From Table 1 we also extract ge by inserting gz = −7.9 ± 0.1 into (gz ± ge)μB. The result is a valley splitting of band c1 of E+K,↓E−K,↑ = geμBB = (2.6 ± 0.1)μBB, corresponding to a single electron magnetic moment of ±(1.3 ± 0.1)μB in the ±K valley of band c1. This is in good agreement with the predicted c1 magnetic moment in a single particle picture, which is ~1.5 μB35. This value is the sum of spin and valley magnetic moments, where the latter is a type of orbital magnetic moment arising from cyclic motion of electron Bloch states in momentum space, with opposite winding number between valleys36.

Inserting gz = −7.9 ± 0.1 and ge = 2.6 ± 0.1 into Eq. (1) allows extraction of gl by taking the gradients of the linear fits in Fig. 3d. Calculating gl from each of the eight gradients (positive and negative B-field ranges for each of the four trion states) yields a mean gl = 1.9 ± 0.1. Taking typical electron and trion effective masses from published density functional theory calculations yields a good agreement with the measured values of gl37 (Supplementary Note 1). Table 2 lists the three g-factors in Eq. (1) extracted in this study.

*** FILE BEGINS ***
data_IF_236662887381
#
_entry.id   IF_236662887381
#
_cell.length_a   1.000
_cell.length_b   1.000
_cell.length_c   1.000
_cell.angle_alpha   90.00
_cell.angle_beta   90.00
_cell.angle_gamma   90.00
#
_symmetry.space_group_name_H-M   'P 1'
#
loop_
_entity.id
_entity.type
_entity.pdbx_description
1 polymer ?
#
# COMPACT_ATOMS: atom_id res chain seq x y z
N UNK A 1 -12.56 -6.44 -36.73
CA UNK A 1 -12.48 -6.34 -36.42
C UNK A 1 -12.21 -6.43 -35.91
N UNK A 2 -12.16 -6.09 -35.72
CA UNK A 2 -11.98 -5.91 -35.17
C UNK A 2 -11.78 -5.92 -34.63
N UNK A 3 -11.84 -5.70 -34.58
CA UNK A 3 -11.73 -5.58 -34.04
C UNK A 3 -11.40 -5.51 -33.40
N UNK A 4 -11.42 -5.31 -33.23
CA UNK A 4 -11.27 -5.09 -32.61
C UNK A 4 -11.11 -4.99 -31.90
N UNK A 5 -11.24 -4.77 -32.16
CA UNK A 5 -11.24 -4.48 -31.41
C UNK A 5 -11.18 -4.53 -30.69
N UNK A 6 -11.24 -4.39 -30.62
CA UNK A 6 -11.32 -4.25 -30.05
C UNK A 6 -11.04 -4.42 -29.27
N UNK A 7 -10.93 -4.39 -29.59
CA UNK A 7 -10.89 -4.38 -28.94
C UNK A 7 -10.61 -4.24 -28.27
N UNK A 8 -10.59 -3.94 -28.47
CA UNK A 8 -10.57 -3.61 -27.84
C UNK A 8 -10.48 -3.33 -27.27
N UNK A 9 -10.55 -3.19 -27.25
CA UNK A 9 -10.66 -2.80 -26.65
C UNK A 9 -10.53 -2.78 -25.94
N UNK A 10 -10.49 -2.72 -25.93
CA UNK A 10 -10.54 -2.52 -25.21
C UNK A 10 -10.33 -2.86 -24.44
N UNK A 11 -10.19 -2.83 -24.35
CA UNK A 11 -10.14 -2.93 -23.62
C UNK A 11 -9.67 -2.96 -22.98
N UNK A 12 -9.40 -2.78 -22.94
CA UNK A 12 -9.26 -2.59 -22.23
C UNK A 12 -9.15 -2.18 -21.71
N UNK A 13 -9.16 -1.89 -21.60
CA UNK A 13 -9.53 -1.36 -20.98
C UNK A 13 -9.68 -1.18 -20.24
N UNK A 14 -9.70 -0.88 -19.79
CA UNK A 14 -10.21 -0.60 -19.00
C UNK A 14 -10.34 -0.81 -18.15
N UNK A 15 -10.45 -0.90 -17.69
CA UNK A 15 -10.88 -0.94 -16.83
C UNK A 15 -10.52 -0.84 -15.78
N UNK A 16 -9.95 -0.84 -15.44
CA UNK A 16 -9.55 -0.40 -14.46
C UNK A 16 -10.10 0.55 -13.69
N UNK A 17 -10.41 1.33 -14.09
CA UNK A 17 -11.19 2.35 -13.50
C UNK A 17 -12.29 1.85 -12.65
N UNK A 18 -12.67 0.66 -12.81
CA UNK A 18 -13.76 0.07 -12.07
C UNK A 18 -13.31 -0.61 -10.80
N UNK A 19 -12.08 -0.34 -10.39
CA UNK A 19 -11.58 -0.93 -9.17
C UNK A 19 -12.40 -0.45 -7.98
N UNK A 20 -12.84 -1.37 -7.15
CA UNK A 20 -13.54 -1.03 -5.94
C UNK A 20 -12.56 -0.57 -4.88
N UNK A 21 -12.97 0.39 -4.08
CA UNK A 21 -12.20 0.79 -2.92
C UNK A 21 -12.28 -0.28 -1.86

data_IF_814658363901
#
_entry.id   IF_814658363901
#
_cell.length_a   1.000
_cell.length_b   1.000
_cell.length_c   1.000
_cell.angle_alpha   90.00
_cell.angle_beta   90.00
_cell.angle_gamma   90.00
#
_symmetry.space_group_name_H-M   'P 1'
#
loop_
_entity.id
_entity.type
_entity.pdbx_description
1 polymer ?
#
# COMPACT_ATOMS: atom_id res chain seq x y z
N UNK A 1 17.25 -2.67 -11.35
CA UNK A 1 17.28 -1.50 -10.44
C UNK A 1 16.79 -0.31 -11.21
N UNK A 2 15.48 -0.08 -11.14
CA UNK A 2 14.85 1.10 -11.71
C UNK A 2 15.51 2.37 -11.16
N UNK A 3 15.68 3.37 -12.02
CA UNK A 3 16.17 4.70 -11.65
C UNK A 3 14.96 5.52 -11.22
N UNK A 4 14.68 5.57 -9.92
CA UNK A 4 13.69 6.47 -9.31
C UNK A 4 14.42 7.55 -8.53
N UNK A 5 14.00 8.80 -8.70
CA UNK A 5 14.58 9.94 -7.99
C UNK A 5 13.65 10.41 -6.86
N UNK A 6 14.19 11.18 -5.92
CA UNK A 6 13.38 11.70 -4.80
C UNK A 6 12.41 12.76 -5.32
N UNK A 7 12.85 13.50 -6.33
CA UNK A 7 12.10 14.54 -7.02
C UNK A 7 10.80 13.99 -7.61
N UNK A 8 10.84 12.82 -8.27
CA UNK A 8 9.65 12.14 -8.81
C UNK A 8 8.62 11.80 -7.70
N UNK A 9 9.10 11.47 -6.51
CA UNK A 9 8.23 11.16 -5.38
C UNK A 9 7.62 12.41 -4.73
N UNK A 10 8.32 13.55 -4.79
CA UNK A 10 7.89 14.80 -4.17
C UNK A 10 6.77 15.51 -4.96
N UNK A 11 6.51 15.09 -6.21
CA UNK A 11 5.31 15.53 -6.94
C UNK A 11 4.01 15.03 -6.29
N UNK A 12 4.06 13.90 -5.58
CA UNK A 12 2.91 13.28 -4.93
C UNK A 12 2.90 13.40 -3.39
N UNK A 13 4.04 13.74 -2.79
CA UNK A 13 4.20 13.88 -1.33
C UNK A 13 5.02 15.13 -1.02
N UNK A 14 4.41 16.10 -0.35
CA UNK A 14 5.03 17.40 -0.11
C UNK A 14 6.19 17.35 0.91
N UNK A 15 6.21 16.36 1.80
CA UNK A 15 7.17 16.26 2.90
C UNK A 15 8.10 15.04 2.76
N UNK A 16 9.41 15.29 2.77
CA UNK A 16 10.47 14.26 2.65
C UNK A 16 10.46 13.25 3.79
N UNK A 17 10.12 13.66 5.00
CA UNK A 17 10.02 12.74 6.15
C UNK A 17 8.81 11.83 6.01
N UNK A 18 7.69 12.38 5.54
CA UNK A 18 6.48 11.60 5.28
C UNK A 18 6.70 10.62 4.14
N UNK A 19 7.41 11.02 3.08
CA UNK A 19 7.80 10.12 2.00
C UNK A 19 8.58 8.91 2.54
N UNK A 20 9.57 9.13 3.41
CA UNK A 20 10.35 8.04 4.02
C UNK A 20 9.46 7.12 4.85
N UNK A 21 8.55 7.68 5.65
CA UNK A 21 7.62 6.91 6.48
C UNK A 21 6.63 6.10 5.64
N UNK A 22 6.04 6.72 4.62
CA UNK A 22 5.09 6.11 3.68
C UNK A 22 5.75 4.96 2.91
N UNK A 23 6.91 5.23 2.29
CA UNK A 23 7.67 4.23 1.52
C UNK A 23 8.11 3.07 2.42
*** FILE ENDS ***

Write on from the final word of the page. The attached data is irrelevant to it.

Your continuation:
Table 2 Summary of extracted g-factors


In this work, we reveal the complexities of trion magneto-PL, demonstrating that the trion energy splitting in PL does not reflect the underlying valley Zeeman splitting of the initial state. Instead, the process of trion radiative recombination itself modifies the emitted photon energy, via electron recoil to valley polarized conduction band states, having the effect of enhancing the singlet-singlet splitting, and diminishing the triplet-triplet splitting. On top of this asymmetry, we observe the action of a third process, also associated with the electron recoil, which we attribute to Landau level quantization of both initial and final states. Crucially, the end result is that each of the four ground state optically bright trion varieties experiences its own unique rate of shift when an external magnetic field is applied.